Lulu stayed behind at (daughter) Cody's to help get the place ready for the wedding on the 28th. But I needed to get back to Siempre Sabado to make some repairs so she's ready to go as soon as we get acceptable weather after Cody's wedding.
So I set out bright and early in the pickup that my folks are still letting me borrow. I stopped off at Norvac in Salem to see if I could get a DC-to-AC inverter. I wanted one of about 1000W that I could hard-wire in on the boat. All we need it for is recharging the computers, the cell phones and occasionally running the vacuum cleaner. Well, Jim at Norvac didn't have one but he directed me to "Batteries Northwest" with a "tell them I sent you". I drove over to the store and was sent into the back room where the inverters were kept. They had smaller ones from 100W up to 800W. Then they jumped up to 2000W. Well, since even 1000W is a bit of overkill for me, I decided to go for the $79.95 800W model over the $279.00 2000W unit. Then I dropped the "Jim from Norvac said to tell you he sent me" line. Well, I'll be damned if it wasn't good for another 10% off. And, when it was finally rung up, the 10% turned in to $9.95 so I got the 800W inverter for an even $70.00. Not too shabby.
Then I had to divert to Newport as my friend Jay from s/v Wind Raven had their friend James pick me up a really big dry bag with shoulder straps and a padded waist belt from Costco in Eugene and they were holding it for me. After getting the bag and visiting for a few minutes, I headed back to the truck via the transient dock. I was pretty sure I spied a Westsail 32 over there. Sure enough there was a very pretty W32 named "El Gitano" (The Gypsy) from Sedro-Wooley, WA. The companionway was open so I knocked on the hull and was invited aboard. I explained that my name was Steve and that I had a Westsail 28 that was currently sitting in Charleston, OR and was interested in how the weather was coming down the coast. The owner, Doug, told me a little about his trip (it was rolly) and then asked my last name. I said, "Yoder". His eyes lit up and he said, "And Lulu, right?" I told him he was right. He said he's been following the blog and even said he was "stoked" to have run into me. I felt like a minor celebrity. You just never know who's out there reading this stuff. Anyway, I'll probably see Doug and Jody again soon as they plan to leave Newport tomorrow morning bound for Coos Bay, or, probably more accurately, Charleston.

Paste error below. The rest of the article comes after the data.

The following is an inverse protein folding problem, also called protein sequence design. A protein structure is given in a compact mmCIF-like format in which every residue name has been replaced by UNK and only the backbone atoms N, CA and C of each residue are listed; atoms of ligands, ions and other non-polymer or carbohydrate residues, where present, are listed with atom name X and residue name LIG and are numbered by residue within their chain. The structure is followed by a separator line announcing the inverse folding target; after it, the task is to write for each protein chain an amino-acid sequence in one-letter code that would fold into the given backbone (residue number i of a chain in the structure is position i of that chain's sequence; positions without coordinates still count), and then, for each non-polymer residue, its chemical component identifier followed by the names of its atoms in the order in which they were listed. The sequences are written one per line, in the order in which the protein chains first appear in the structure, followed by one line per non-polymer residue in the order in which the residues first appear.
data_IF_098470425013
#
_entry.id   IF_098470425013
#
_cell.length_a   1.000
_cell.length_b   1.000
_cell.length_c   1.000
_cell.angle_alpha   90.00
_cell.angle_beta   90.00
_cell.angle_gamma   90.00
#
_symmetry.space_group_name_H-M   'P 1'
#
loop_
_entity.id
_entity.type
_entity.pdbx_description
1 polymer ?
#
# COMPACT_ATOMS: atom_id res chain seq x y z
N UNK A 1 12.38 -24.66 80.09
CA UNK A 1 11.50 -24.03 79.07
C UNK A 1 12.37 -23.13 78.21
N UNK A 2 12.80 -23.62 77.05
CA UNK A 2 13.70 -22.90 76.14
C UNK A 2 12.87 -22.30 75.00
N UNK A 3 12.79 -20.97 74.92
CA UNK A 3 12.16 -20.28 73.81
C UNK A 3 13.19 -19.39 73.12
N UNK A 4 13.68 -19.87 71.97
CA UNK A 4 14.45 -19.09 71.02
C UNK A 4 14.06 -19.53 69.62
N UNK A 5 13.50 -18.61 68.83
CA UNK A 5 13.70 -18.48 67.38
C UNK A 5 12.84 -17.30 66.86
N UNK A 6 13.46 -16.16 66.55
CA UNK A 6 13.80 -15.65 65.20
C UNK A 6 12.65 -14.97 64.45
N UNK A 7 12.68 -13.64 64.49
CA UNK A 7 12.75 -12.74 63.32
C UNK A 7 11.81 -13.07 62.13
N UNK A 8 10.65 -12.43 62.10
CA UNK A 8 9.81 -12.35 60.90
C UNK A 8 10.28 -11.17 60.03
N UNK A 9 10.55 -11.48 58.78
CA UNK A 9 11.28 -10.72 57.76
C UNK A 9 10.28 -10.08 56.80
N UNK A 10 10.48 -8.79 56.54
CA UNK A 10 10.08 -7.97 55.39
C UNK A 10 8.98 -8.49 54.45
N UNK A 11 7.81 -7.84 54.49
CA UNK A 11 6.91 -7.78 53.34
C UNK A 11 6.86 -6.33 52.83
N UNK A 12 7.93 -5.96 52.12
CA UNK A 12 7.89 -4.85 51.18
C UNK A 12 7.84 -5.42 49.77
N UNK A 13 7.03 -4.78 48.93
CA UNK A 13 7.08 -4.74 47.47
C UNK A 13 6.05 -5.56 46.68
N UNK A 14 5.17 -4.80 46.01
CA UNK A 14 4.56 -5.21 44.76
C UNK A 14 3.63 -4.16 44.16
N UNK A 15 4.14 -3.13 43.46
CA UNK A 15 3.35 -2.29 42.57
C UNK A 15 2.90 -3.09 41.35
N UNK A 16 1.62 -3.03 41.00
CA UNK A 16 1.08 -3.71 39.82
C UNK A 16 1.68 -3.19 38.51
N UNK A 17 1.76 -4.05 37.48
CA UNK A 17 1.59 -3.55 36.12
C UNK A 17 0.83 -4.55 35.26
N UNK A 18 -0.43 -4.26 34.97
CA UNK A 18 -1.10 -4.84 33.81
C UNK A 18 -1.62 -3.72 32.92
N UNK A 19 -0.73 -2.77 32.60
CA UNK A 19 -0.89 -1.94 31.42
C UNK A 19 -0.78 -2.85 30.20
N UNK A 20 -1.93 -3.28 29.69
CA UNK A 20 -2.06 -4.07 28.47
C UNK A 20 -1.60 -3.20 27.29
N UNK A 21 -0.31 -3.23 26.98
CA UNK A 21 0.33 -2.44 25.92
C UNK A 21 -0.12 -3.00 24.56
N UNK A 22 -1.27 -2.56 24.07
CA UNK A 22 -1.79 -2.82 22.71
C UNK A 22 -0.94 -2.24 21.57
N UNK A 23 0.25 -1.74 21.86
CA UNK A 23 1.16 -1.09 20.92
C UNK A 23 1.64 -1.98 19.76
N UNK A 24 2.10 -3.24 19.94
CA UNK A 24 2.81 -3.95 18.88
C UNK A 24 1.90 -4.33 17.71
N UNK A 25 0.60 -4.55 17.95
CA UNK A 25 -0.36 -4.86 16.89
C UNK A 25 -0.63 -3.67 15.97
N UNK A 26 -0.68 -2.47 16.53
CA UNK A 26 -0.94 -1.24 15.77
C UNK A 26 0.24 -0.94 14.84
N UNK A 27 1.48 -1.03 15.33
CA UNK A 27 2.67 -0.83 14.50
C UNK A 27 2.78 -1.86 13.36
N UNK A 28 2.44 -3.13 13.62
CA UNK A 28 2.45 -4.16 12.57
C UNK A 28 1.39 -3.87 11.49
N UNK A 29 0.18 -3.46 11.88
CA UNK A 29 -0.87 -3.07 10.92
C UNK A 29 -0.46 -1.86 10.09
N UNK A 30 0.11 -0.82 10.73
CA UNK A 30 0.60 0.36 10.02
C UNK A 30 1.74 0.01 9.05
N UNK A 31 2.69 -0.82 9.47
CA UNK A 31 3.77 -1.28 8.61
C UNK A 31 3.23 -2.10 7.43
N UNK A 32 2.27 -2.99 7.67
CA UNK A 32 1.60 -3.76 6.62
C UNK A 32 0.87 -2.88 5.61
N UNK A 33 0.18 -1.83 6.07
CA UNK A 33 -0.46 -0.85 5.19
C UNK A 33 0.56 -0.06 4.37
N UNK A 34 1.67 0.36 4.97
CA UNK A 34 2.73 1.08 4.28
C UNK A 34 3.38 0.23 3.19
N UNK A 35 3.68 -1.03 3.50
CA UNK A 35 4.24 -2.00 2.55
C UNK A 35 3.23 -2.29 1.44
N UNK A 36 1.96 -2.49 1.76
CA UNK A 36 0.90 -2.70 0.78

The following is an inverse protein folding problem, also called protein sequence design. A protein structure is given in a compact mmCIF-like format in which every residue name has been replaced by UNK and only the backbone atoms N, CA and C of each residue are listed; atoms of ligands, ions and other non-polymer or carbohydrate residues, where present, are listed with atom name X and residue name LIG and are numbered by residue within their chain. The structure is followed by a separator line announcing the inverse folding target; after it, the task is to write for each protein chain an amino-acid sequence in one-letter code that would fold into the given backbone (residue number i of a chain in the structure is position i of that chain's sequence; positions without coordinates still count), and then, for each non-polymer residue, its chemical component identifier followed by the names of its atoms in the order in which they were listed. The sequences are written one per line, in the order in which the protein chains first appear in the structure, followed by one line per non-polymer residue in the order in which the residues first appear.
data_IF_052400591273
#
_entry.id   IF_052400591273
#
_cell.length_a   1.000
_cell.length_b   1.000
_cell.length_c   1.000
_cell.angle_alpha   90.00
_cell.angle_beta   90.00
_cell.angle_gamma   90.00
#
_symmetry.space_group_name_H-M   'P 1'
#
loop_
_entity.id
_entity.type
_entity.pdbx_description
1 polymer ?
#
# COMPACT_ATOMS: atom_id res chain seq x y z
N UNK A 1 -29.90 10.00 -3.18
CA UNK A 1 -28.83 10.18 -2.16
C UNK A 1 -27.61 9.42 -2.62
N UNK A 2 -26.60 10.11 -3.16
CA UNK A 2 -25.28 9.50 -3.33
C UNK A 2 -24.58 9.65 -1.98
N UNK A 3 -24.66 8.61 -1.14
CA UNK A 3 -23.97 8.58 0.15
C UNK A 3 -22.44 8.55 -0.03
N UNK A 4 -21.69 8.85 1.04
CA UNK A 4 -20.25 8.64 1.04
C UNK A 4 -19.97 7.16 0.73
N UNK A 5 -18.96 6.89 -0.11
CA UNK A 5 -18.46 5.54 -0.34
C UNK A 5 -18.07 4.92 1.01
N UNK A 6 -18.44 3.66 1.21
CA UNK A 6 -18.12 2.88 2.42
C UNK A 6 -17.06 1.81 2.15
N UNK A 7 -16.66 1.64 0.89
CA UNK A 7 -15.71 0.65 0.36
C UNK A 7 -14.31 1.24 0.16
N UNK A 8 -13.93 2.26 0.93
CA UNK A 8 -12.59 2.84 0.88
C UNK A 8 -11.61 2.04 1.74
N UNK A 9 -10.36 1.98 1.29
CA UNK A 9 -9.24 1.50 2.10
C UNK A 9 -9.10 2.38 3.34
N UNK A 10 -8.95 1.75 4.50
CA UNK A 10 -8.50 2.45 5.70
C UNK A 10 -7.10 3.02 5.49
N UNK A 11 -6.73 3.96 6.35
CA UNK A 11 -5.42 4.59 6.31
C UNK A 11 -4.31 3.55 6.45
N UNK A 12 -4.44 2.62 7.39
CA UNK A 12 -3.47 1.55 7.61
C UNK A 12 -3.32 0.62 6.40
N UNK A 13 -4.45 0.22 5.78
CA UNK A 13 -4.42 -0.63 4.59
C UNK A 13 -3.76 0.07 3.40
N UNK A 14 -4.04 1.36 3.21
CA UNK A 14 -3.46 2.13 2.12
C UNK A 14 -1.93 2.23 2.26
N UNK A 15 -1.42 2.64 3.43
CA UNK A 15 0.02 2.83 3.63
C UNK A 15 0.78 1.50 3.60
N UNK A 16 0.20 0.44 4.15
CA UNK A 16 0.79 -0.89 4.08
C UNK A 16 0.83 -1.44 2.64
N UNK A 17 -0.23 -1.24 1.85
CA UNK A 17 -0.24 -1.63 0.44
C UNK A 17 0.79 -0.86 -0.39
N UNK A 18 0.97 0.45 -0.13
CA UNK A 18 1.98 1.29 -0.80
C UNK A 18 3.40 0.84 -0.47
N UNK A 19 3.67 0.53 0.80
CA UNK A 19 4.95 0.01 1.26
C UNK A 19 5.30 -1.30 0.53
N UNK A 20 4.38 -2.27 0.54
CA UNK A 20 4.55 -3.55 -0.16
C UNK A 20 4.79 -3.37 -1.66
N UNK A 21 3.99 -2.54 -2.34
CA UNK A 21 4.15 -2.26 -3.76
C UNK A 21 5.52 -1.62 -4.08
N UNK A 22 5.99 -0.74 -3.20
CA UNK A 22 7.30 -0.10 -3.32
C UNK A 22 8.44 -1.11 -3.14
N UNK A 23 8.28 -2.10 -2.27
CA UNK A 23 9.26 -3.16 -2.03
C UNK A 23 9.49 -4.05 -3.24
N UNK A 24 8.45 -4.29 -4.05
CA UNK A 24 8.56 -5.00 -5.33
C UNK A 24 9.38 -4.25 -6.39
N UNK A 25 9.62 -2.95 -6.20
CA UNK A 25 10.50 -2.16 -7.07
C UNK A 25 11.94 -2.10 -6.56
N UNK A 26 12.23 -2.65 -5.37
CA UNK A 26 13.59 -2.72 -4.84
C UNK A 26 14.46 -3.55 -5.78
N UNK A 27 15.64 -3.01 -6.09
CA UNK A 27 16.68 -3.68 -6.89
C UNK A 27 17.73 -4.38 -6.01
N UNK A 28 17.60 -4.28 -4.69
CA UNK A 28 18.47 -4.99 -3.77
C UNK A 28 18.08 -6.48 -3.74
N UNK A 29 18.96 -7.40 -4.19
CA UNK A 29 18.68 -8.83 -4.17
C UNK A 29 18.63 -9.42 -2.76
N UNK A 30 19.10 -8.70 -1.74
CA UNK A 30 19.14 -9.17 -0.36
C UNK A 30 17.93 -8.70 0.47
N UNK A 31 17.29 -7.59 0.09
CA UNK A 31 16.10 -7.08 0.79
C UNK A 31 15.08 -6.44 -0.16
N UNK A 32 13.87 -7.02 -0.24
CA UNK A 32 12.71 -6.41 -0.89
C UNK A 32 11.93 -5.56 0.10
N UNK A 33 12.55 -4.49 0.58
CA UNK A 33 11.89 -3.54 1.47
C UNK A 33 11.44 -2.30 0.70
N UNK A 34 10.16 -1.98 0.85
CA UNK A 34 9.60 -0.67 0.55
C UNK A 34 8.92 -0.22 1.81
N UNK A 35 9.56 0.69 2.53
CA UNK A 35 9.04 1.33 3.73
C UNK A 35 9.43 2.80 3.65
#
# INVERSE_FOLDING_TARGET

I finally got back to the boat about 4:00 PM. It was in pretty good shape except that the dirty harbor water is leaving a scum line on the new bottom paint. That and the cabin just felt sort of damp. When there's no one living on the boat, it just seems to "dampen up" a little. Maybe because there's no one turning heaters on and opening the companionway and so on.
There was also this weird ticking noise. At first I thought it was outside but whenever I stuck my head out, the noise went away. I tracked it to the engine room but was a bit bumfuzzled since nearly all the breakers were open (OFF). But I kept following the sound and finally found that it was coming from the glow plug relay on the engine. The only way I could find to stop it was to disconnect the plug on one of the engine wiring harnesses. Then I tried hooking the alarm wires back up but, as the alarm started to sound right away, I disconnected the other engine wiring harness and everything was quiet. Guess I know what I have to tackle first tomorrow. I believe that at this point, the most likely culprit is the engine control panel. It's a common denominator and also took a couple of not-quite-direct hits during the trip down. Guess I'll pull it out and then take the heat gun to it to see if I can dry out any moisture that might be acting as a switch. I'll also install the new oil pressure switch as long as I'm in the engine room.
My other jobs this week are:
-Refasten the forward base on the bow pulpit and then readjust the lifeline tension. Something lifted the bow pulpit (could have happened when docking as I have a tendency to kiss pilings with the pulpit), pulling the forward screw about an inch out of the bowsprit platform. Doesn't look like I can through-bolt it so I'll have to use a fatter and/or longer screw instead.
-Install the engine compartment access door hold-downs that I'm designing as I go along. If they work I'll post some photos in case some other Westsailors might want easier cockpit access to their engine rooms.
- Install the inverter.
-Run heavier power cables to the new VHF radio so it'll quit giving me "Lo Battery" alarms.
Well, that's about it for now. Sure feels good to be back on the boat. It'd be better if Lulu was here but she's not. It'll be nice when we're back on our regular schedule, such as it is.